I have more, but it's not what I'd call essential at this point in time, but it might come in handy later. I imagine this will turn out to be a fascinating thread. In the meantime, I think I'll check out a Blu-ray.
UPDATE: I asked for printed citations, as opposed to logorrheic, self-righteous spewings about Orwellian schemes, and reader Dwigt, in comments, was kind enough to provide one. He says, "There's an interview with the at the time Warner head of publicity for Europe in the Michel Ciment book where he states that Kubrick as curious about how the movie would be screened. He had a few questions for the theaters that were booked in France and Germany and discovered that most of them didn't own a 1.66:1 soft matte anymore, while it cost a few quids. So, they sent the matte to all theaters."
Indeed, the interview is with Julian Senior, publicity director, and relevant passages are on pages 223 and 225 of the "definitive edition" of Ciment's Kubrick, published in the U.S. by Faber and Faber in 2001. Here is one passage on Kubrick's exacting methods: "He believes that every essential question can be answered through logic and common sense. I recall very clearly that, at the time of A Clockwork Orange, we drew up together what we jokingly referred to as a 'memory jogger' on releasing a film: how many prints should be made, how many trailers, does every cinema possess a projector with a 1.66 mask, do the TV networks prefer video or film, etc." (N.b., the Clockwork disc is in 1.66.) On Lyndon specifically: "For Barry Lyndon it was very important—given the experiments in lighting—for the projection equipment to be the best possible. Of course, we had neither the means nor the authority to replace them all, but what we discovered from checking all the principal cinemas in France and Germany was that two-thirds of them didn't have a 1.66 mask, something that costs no more than a few pounds. The projectionists told us that the image would overlap a little on the sides. So Kubrick's assistants had all the projectors equipped for a decent screening of the film—and at the same time for every other film!"
So there's that. Is Senior still with us, and available for comment? I'm looking into it.
Note that Senior's talking about Europe in the above cited-quote. A projectionist with whom I'm friendly had this to say about the situation in American cinemas: "I've read the stories about Kubrick sending 1.66 aperture plates during the initial release and I have to think they're a little apocryphal. In 1975, most USA theatres (other than maybe the major premiere houses in each major city, and that's a big "maybe") had fixed height screens with side masking adjustable for 1.85 and 2.39 scope only. Without a different lens (slightly longer in focal length than the 1.85 lens), sending a theatre with a fixed height screen a 1.66 aperture plate would be useless since all it would do is throw image onto the black masking above and below the screen. Of course, if the theatre did have the extra height and had adjustable vertical masking they could use the new plates and run it at 1.66 with their 1.85 lens."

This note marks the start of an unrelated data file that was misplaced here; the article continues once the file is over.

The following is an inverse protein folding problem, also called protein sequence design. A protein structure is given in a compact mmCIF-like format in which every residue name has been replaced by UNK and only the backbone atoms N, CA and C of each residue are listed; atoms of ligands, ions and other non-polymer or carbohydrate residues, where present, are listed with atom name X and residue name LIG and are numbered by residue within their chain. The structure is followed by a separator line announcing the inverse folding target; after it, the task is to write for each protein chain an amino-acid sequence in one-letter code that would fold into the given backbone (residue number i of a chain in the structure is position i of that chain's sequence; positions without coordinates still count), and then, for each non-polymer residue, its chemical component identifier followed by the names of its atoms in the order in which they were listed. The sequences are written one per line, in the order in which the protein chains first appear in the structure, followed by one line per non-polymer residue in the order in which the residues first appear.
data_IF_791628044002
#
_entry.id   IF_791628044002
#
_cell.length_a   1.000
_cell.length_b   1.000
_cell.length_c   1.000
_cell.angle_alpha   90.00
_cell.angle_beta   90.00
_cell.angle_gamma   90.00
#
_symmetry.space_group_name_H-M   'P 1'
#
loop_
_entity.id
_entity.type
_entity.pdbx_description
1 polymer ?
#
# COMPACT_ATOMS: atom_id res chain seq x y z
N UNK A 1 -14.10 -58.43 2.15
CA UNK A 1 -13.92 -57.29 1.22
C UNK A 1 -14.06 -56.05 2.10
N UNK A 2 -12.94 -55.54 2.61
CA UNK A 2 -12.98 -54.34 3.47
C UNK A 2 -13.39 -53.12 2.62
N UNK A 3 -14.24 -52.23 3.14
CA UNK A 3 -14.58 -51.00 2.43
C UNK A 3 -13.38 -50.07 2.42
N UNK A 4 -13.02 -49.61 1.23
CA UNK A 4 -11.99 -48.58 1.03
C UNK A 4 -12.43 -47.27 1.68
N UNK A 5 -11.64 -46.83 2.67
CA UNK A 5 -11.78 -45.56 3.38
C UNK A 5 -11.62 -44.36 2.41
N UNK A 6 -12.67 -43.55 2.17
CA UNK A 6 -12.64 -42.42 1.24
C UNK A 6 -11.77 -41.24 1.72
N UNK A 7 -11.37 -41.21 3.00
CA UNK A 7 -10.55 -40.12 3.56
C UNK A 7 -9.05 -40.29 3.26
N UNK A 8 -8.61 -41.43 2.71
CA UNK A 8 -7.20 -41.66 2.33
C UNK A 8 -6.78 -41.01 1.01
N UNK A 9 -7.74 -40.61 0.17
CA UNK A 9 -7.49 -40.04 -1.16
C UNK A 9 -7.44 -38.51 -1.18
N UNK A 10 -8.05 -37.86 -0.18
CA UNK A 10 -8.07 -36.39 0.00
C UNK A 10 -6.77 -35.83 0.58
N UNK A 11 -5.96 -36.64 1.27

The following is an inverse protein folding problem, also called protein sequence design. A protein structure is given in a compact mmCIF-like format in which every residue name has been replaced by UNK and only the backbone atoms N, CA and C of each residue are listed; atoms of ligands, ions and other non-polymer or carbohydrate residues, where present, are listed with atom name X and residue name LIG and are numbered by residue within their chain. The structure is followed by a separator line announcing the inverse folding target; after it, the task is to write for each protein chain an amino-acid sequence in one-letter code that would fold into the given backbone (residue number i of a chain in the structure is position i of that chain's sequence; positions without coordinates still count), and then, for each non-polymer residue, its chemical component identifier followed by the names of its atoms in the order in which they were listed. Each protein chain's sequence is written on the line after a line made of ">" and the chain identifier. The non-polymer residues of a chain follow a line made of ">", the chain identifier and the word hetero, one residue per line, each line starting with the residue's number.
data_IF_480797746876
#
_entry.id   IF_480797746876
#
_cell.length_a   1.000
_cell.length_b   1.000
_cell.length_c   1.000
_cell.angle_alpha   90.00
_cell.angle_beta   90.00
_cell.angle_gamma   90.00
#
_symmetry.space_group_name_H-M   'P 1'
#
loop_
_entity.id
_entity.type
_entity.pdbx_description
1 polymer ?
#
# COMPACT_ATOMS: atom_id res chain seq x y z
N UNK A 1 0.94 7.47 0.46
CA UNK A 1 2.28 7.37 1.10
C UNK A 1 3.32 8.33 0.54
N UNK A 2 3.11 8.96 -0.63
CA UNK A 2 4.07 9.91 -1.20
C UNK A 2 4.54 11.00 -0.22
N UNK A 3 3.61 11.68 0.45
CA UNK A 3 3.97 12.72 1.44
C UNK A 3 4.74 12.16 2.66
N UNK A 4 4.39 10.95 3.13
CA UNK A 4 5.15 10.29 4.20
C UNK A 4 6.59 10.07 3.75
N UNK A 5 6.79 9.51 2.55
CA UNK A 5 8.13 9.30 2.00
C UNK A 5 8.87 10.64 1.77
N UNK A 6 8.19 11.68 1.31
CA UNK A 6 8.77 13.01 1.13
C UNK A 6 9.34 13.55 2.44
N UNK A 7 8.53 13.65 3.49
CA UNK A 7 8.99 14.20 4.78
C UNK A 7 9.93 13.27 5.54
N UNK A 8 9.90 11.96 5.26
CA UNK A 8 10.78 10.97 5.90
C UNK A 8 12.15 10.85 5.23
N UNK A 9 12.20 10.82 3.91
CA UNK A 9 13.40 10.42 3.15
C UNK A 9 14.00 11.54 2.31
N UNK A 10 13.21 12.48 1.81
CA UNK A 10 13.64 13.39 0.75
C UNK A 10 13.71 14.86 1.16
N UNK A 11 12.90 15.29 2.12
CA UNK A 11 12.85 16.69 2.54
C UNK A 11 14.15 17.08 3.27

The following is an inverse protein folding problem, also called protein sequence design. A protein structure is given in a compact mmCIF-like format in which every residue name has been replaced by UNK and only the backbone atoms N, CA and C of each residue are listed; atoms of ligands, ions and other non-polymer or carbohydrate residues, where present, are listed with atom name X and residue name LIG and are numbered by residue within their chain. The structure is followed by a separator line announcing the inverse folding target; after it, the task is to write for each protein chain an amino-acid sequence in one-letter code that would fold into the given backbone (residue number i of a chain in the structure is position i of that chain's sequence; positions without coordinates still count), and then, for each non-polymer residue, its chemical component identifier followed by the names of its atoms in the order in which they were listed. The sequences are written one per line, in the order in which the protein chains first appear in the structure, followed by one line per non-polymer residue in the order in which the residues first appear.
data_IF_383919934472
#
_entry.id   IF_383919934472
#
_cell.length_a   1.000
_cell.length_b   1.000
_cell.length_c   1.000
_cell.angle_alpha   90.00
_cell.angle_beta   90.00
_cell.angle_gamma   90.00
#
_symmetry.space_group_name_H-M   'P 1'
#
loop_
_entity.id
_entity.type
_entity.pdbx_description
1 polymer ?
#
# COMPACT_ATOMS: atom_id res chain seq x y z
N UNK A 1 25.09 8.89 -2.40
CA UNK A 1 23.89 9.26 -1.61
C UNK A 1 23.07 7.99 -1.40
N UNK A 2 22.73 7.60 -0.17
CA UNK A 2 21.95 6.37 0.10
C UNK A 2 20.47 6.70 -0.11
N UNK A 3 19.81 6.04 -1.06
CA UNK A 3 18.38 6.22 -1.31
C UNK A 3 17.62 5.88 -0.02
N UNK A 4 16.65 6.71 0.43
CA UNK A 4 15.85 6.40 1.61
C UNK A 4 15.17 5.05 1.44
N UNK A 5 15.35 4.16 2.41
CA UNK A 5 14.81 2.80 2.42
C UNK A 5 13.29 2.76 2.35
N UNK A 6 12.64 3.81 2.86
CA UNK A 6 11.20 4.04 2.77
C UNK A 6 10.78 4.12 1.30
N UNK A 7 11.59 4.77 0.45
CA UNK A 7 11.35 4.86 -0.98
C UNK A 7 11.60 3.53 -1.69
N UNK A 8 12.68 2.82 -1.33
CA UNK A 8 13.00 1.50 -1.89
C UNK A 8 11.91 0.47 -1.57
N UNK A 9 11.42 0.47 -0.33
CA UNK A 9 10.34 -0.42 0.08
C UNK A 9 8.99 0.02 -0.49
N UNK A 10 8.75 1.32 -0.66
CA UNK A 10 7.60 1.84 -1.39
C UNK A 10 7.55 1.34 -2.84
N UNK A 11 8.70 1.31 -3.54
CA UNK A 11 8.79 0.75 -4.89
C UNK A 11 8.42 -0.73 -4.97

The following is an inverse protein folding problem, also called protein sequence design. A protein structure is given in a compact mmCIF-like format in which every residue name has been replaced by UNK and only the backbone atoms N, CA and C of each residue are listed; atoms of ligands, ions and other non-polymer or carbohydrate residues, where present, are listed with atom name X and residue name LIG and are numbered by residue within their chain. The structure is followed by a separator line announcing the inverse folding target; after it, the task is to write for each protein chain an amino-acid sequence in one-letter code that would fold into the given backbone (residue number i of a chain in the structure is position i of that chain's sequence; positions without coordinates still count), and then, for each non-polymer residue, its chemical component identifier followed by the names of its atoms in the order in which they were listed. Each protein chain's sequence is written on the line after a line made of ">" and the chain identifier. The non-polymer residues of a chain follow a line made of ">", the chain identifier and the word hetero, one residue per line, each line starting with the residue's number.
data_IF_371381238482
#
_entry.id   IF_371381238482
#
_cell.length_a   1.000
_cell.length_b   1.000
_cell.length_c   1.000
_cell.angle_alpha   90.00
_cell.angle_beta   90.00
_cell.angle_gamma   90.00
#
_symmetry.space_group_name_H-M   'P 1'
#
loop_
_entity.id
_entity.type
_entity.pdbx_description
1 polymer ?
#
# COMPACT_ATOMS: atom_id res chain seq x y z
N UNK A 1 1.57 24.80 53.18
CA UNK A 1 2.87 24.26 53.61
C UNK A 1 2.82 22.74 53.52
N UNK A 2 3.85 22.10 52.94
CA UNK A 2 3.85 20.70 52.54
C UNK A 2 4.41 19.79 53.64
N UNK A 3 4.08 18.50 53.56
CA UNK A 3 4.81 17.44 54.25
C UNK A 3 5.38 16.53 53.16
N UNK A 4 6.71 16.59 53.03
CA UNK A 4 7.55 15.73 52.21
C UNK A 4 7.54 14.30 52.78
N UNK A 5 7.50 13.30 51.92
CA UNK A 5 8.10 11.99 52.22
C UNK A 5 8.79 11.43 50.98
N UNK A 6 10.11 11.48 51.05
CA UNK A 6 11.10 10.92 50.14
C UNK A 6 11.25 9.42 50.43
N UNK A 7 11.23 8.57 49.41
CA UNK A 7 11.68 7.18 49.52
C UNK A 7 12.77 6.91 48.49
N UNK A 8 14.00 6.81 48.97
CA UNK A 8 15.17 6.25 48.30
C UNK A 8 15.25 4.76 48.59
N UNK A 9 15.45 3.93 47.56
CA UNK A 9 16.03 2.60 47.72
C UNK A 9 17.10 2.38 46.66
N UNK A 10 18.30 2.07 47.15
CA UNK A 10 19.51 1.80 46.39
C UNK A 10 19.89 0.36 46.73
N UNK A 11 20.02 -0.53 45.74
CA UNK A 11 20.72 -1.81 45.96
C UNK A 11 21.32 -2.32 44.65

The same projectionist also says, "I've handled a 35mm print of Barry Lyndon in 1993, and it was hard-matted to approximately 1.66 (I didn't get the calipers out to check it), and I ran it 1.85. The titles (which are the visual guide most projectionists use to center the framing) fit perfectly in the 1.85 area. My best educated guess is that it's designed for 1.66 (let's call it Kubrick's preferred ratio) and safe at 1.85 (since he had to know that most USA theatres would show it at 1.85). Warner, for some reason, chose to split the difference and put the DVD at 1.78." In a subsequent exchange, my friend says, "I pulled out the Taschen book last night as well and measured one of the storyboards—the one at the top of a right-hand page that is a montage of several photos and indicates the camera movements and timing. The 'blue box' drawn on the storyboard measures 1.77:1." The illo in question is on page 435, and is designated "BLY 20" for those who have the book. I took a photograph of the page in question and I apologize in advance for its poor quality:
This may never be what they call "settled law." And it wouldn't be the first time.